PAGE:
I am occasionally guilty of being slack jawed when it comes to technological advancement. We’re constantly presented with Ted Talks, books and articles which lionise the tech industry as being the source of solutions for everything from healthcare to education and politics to death.
For every ying of utopian thinking, there needs to be a yang of realism and occasional cynicism. That is what Evgeny Morosov presents in his latest book. He dissects topics ranging from social media’s role in the Arab Spring to the quantified self movement – criticisng what he sees as “techno-solutionism” and “cyber-utopianism”.
You might not agree any of much of what he says (many won’t agree with any of it), but you owe it to yourself to at least read some of the counter-arguments that are out there. Read it. I guarantee it will give you pause for thought.
Every1Mobile (E1M), which specialises in building mass audiences via mobile in sub-Saharan Africa, announced today (12th June) that it has raised $1.7m in angel investment.
Every1Mobile, founded in 2010, uses the power of mobile-enabled social networks to transform how organisations engage with young people aged 15-35 in sub-Saharan Africa and other emerging markets. E1M’s ultimate aim is to help young people in emerging markets enter the formal economy. The Company runs nine mobile sites covering Education, Health, Jobs and Entertainment.
The Company already records over 3 million monthly visits to its sites and serves 25 million pages each month. Users are equally split between male and female across South Africa, Nigeria, Ghana, Tanzania, Kenya and Zimbabwe.
“Mobile social networks in Africa allow us to engage with a vast, previously inaccessible audience of young people. The mobile phone has the potential to revolutionise access in emerging markets to information services across learning, health, agriculture, financial literacy, business support and sustainable livelihoods,” said ” Algy Williams, CEO of Every1Mobile.
A new study has revealed that one in five people in the UK want Google Glass banned, even though more than eight million Britons already use wearable technology.
The report by Rackspace and the Centre for Creative and Social Technoloogy (CAST) at Goldsmiths, University of London was conducted with 4,000 respondents and underscores the privacy concerns that people have with what many consider to be invasive technology.
Other findings were that more than eight million Britons already wear some form of fitness monitor, smart watch, wearable camera, smart clothing or tracking device and demonstrates how divisive this type of technology has become. Some embrace it wholeheartedly, others think it is the devil’s work.
While 20% want Google Glass banned, 15% intend to buy Google Glass as soon as it goes on general sale in 2014 and nearly 40% intend to use these these devices once they have obtained critical mass.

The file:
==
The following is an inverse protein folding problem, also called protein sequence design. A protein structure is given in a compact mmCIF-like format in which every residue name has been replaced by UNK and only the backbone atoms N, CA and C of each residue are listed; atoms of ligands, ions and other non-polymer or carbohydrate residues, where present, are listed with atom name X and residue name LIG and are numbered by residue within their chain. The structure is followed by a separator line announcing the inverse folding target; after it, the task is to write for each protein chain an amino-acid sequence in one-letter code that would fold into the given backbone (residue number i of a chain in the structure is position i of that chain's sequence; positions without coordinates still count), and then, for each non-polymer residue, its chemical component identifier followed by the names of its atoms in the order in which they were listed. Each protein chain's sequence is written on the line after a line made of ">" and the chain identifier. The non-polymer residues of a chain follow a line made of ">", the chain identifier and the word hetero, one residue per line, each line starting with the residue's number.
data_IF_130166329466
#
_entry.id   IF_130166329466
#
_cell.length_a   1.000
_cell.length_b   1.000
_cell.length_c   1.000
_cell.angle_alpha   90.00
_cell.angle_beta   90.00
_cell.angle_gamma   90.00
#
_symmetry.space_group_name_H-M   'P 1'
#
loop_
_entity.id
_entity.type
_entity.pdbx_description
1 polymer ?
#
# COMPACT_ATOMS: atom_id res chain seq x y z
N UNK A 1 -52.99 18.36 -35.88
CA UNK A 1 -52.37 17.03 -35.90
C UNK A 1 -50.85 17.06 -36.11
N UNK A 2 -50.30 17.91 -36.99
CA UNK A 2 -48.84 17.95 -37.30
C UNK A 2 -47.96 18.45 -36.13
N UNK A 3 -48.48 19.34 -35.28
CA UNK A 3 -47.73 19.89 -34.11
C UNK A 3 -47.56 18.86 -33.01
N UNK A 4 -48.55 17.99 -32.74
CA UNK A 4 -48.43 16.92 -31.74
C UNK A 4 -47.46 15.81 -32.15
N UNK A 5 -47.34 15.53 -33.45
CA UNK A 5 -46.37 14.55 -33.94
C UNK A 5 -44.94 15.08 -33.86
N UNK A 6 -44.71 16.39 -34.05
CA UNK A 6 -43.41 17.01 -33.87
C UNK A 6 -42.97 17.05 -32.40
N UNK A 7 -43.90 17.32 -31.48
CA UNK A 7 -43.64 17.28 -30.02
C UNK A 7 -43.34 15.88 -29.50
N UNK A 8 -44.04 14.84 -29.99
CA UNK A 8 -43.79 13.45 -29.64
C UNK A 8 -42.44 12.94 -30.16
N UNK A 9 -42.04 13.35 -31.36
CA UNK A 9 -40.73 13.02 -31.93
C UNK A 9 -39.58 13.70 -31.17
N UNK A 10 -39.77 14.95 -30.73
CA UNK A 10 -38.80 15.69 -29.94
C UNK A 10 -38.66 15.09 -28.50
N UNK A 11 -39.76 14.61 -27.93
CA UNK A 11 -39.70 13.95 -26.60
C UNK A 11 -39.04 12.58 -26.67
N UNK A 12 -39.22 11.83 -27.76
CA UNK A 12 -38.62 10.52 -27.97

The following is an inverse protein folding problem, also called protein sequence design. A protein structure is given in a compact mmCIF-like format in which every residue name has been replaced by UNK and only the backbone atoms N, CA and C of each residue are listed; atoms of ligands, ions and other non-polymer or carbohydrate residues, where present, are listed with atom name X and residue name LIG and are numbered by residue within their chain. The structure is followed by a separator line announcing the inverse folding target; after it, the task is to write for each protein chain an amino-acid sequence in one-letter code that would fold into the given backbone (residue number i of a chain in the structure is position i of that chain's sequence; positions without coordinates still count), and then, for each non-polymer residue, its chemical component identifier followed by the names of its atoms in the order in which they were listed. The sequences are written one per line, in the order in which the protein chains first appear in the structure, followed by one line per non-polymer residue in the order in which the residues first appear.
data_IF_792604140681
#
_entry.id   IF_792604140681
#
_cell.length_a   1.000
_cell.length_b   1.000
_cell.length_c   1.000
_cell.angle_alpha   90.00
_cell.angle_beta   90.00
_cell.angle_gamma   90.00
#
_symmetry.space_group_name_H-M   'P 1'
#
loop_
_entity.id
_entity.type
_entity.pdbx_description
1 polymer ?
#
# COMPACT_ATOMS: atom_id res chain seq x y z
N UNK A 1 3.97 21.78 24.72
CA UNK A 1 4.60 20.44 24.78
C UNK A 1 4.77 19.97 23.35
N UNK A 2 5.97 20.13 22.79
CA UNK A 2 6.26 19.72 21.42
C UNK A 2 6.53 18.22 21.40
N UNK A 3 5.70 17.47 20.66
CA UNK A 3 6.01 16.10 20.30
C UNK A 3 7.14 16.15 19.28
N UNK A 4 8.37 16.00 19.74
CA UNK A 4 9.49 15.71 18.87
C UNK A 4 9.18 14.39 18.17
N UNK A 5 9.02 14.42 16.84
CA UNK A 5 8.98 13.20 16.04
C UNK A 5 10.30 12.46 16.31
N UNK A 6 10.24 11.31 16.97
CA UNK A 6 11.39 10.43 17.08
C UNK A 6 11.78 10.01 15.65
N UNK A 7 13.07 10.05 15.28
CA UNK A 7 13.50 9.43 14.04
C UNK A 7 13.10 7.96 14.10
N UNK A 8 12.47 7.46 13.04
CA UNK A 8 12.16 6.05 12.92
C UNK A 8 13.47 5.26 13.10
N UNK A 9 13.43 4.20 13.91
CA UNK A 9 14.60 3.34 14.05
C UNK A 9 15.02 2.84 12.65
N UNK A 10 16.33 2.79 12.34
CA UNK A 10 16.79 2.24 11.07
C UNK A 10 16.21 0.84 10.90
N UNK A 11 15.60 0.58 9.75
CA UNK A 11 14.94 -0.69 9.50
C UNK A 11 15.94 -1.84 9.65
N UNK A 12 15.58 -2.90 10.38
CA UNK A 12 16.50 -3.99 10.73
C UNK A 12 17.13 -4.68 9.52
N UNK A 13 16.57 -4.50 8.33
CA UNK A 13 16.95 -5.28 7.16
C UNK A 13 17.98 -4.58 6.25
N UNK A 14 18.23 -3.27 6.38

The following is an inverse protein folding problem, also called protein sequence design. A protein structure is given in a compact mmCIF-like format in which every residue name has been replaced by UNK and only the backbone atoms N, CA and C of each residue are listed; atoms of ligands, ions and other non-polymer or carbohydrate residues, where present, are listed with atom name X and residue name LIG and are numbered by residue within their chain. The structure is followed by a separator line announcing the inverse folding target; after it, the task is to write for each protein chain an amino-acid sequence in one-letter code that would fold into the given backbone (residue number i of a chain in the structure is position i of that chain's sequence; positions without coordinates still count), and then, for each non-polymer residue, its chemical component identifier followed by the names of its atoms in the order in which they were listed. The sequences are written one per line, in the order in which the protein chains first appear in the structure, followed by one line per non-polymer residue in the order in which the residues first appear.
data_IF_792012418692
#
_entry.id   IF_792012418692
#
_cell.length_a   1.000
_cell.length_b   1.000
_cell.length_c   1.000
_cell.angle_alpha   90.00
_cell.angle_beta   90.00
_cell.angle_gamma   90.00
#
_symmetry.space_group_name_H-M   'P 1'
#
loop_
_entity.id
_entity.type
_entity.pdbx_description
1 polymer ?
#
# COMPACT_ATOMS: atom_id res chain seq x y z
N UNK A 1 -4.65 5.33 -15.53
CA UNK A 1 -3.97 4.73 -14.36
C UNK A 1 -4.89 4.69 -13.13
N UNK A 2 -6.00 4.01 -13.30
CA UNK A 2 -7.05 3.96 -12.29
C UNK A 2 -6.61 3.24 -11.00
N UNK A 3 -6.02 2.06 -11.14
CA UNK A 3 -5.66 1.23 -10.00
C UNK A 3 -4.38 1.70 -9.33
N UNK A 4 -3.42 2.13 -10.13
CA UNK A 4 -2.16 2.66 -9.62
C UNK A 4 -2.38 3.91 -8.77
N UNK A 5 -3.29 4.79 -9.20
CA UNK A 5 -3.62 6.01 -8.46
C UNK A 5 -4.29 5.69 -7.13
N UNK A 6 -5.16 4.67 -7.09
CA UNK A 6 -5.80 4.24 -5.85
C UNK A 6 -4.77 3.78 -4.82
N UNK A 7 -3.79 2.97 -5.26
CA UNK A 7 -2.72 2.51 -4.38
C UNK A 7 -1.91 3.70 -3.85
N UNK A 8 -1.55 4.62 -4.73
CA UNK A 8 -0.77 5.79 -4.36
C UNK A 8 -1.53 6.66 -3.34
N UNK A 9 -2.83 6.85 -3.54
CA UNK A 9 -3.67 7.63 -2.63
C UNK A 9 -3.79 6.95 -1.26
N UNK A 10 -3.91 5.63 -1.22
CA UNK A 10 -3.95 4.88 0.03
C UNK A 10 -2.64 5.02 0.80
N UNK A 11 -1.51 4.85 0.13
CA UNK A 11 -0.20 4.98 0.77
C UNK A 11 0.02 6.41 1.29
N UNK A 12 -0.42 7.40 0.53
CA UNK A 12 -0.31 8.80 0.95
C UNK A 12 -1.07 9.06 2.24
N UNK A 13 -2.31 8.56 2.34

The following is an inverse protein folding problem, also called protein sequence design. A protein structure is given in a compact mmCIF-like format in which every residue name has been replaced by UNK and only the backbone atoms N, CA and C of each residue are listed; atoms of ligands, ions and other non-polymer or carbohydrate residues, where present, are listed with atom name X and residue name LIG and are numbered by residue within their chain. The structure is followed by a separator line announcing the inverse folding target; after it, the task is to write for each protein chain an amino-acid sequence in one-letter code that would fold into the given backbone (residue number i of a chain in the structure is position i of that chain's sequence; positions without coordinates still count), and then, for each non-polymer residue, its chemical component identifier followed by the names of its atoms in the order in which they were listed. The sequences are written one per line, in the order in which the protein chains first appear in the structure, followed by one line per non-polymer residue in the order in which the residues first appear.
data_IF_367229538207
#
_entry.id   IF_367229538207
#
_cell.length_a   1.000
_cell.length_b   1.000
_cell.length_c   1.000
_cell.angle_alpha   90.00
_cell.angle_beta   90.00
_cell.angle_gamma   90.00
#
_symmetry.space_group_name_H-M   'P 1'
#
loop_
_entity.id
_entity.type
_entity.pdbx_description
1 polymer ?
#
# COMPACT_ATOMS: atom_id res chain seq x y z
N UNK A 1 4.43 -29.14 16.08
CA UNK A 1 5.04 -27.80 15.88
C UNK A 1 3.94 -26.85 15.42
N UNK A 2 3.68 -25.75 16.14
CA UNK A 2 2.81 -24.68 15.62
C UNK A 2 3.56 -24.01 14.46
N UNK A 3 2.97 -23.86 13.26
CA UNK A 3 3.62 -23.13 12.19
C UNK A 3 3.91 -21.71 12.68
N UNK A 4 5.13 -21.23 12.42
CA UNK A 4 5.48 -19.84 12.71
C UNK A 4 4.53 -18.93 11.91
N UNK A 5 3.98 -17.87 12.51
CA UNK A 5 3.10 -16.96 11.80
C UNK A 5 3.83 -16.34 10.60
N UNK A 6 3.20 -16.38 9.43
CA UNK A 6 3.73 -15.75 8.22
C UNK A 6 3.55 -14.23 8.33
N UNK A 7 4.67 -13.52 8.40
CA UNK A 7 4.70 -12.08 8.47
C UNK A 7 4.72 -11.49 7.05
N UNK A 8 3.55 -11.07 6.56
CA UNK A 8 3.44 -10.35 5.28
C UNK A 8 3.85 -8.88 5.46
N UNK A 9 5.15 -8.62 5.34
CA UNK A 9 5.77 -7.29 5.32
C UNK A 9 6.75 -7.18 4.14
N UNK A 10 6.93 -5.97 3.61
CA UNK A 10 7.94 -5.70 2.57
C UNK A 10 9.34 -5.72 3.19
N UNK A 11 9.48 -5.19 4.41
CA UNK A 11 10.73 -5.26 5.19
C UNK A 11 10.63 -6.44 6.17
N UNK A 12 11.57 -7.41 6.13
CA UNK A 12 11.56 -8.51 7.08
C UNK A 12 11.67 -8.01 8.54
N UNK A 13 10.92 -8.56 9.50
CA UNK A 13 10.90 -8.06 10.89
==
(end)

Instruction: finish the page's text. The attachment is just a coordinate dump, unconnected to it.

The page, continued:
Rather more worryingly, the study also reports that 15% of UK adults use wearable devices to help improve their love life. Try as I may, I have tried to imagine that but it means my brain is now working in ways that I’d prefer it not to.
There again, wearing Google Glass while on the job may have some positive developments. It doesn’t matter where you get your appetite from (as you look at the streamed video in literally your mind’s eye), as long as you eat at home.
Some people don’t like Ryan Holiday. If you read the reviews of Trust Me, I’m Lying on Amazon, you’ll see what I mean. I’m not one of those people. This was a fantastically entertaining read about Holiday’s exploits on behalf of his clients.
The blurb on the book’s cover suggests it’s a playbook for the dark arts of exploiting the media, and while that might be a touch hyperbolic, there is no shortage of material in the book to give you ideas on how to seed stories, create a buzz and generally play the game in terms of blogs and news outlets.
Holiday is a really good writer. The book is easy to read. Even if you’re not entirely interested in the subject matter, you’ll definitely get a laugh or two out of some of the stunts he’s pulled. Trust me. I’m not lying.
South African company PriceCheck, has beaten off 100,000 other entrants to win the International App of the Year at the BlackBerry Live conference in Florida.
The app is an extension of the PriceCheck website, which is the largest price comparison site in South Africa and Africa. Developed five years ago, PriceCheck was introduced into Nigeria in May this year and plans to launch in Kenya and Ghana by the end of the year.
“What makes it truly outstanding for me is that it is a 100% South Africa-designed app that has won. It is also indicative that an app that helps users make better shopping decisions has won, and not a chat or social app.” said PriceCheck General Manager Andre de Wet.